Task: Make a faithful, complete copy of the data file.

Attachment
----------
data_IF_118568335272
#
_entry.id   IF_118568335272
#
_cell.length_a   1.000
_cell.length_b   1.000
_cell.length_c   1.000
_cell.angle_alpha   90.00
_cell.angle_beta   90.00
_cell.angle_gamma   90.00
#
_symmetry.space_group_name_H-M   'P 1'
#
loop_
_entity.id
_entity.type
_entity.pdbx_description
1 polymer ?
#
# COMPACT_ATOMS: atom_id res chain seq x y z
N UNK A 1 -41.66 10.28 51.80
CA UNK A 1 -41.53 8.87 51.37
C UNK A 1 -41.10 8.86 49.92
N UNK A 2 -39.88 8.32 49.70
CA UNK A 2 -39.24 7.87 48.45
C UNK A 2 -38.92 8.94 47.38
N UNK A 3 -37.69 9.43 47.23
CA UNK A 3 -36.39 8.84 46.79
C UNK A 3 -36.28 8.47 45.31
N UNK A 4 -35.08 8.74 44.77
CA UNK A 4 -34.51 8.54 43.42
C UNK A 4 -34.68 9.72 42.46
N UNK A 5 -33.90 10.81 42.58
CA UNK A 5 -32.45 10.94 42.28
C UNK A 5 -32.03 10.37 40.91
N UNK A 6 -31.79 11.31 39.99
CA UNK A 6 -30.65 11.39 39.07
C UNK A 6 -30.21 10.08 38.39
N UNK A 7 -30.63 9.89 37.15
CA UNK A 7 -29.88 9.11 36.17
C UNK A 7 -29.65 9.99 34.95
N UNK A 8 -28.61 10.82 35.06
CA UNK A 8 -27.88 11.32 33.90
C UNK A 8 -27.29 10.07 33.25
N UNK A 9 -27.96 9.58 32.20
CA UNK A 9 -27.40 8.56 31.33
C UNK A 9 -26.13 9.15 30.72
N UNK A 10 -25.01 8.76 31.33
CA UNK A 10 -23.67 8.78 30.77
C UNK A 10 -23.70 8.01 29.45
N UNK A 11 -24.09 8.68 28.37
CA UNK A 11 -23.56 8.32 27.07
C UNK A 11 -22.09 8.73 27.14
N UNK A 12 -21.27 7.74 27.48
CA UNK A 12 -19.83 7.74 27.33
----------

data_IF_118568335272
#
_entry.id   IF_118568335272
#
_cell.length_a   1.000
_cell.length_b   1.000
_cell.length_c   1.000
_cell.angle_alpha   90.00
_cell.angle_beta   90.00
_cell.angle_gamma   90.00
#
_symmetry.space_group_name_H-M   'P 1'
#
loop_
_entity.id
_entity.type
_entity.pdbx_description
1 polymer ?
#
# COMPACT_ATOMS: atom_id res chain seq x y z
N UNK A 1 -41.66 10.28 51.80
CA UNK A 1 -41.53 8.87 51.37
C UNK A 1 -41.10 8.86 49.92
N UNK A 2 -39.88 8.32 49.70
CA UNK A 2 -39.24 7.87 48.45
C UNK A 2 -38.92 8.94 47.38
N UNK A 3 -37.69 9.43 47.23
CA UNK A 3 -36.39 8.84 46.79
C UNK A 3 -36.28 8.47 45.31
N UNK A 4 -35.08 8.74 44.77
CA UNK A 4 -34.51 8.54 43.42
C UNK A 4 -34.68 9.72 42.46
N UNK A 5 -33.90 10.81 42.58
CA UNK A 5 -32.45 10.94 42.28
C UNK A 5 -32.03 10.37 40.91
N UNK A 6 -31.79 11.31 39.99
CA UNK A 6 -30.65 11.39 39.07
C UNK A 6 -30.21 10.08 38.39
N UNK A 7 -30.63 9.89 37.15
CA UNK A 7 -29.88 9.11 36.17
C UNK A 7 -29.65 9.99 34.95
N UNK A 8 -28.61 10.82 35.06
CA UNK A 8 -27.88 11.32 33.90
C UNK A 8 -27.29 10.07 33.25
N UNK A 9 -27.96 9.58 32.20
CA UNK A 9 -27.40 8.56 31.33
C UNK A 9 -26.13 9.15 30.72
N UNK A 10 -25.01 8.76 31.33
CA UNK A 10 -23.67 8.78 30.77
C UNK A 10 -23.70 8.01 29.45
N UNK A 11 -24.09 8.68 28.37
CA UNK A 11 -23.56 8.32 27.07
C UNK A 11 -22.09 8.73 27.14
N UNK A 12 -21.27 7.74 27.48
CA UNK A 12 -19.83 7.74 27.33